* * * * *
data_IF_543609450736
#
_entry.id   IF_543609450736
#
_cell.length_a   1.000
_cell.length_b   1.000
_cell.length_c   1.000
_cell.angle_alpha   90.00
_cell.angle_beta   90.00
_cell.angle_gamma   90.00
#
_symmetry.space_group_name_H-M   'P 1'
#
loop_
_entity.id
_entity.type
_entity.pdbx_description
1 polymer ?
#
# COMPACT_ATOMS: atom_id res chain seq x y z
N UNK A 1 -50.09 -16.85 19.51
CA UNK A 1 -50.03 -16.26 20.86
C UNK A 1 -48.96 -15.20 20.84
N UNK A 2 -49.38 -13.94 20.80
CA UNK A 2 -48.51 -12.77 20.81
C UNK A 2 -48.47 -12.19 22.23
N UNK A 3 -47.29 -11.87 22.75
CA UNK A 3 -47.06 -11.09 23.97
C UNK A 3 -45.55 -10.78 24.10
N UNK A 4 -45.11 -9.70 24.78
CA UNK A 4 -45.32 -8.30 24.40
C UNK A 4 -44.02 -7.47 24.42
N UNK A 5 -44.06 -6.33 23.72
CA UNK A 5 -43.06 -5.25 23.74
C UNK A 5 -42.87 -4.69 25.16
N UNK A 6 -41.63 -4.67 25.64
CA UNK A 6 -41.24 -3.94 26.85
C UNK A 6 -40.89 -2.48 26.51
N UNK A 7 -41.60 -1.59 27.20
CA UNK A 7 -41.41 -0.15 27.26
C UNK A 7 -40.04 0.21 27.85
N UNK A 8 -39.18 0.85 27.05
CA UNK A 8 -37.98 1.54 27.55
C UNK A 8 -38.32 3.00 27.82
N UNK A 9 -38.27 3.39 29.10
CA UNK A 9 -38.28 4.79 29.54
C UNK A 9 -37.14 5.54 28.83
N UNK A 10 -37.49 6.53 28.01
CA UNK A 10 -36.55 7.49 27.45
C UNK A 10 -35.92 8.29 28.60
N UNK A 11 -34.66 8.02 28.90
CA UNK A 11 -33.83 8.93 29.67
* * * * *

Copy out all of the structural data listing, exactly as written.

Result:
data_IF_543609450736
#
_entry.id   IF_543609450736
#
_cell.length_a   1.000
_cell.length_b   1.000
_cell.length_c   1.000
_cell.angle_alpha   90.00
_cell.angle_beta   90.00
_cell.angle_gamma   90.00
#
_symmetry.space_group_name_H-M   'P 1'
#
loop_
_entity.id
_entity.type
_entity.pdbx_description
1 polymer ?
#
# COMPACT_ATOMS: atom_id res chain seq x y z
N UNK A 1 -50.09 -16.85 19.51
CA UNK A 1 -50.03 -16.26 20.86
C UNK A 1 -48.96 -15.20 20.84
N UNK A 2 -49.38 -13.94 20.80
CA UNK A 2 -48.51 -12.77 20.81
C UNK A 2 -48.47 -12.19 22.23
N UNK A 3 -47.29 -11.87 22.75
CA UNK A 3 -47.06 -11.09 23.97
C UNK A 3 -45.55 -10.78 24.10
N UNK A 4 -45.11 -9.70 24.78
CA UNK A 4 -45.32 -8.30 24.40
C UNK A 4 -44.02 -7.47 24.42
N UNK A 5 -44.06 -6.33 23.72
CA UNK A 5 -43.06 -5.25 23.74
C UNK A 5 -42.87 -4.69 25.16
N UNK A 6 -41.63 -4.67 25.64
CA UNK A 6 -41.24 -3.94 26.85
C UNK A 6 -40.89 -2.48 26.51
N UNK A 7 -41.60 -1.59 27.20
CA UNK A 7 -41.41 -0.15 27.26
C UNK A 7 -40.04 0.21 27.85
N UNK A 8 -39.18 0.85 27.05
CA UNK A 8 -37.98 1.54 27.55
C UNK A 8 -38.32 3.00 27.82
N UNK A 9 -38.27 3.39 29.10
CA UNK A 9 -38.28 4.79 29.54
C UNK A 9 -37.14 5.54 28.83
N UNK A 10 -37.49 6.53 28.01
CA UNK A 10 -36.55 7.49 27.45
C UNK A 10 -35.92 8.29 28.60
N UNK A 11 -34.66 8.02 28.90
CA UNK A 11 -33.83 8.93 29.67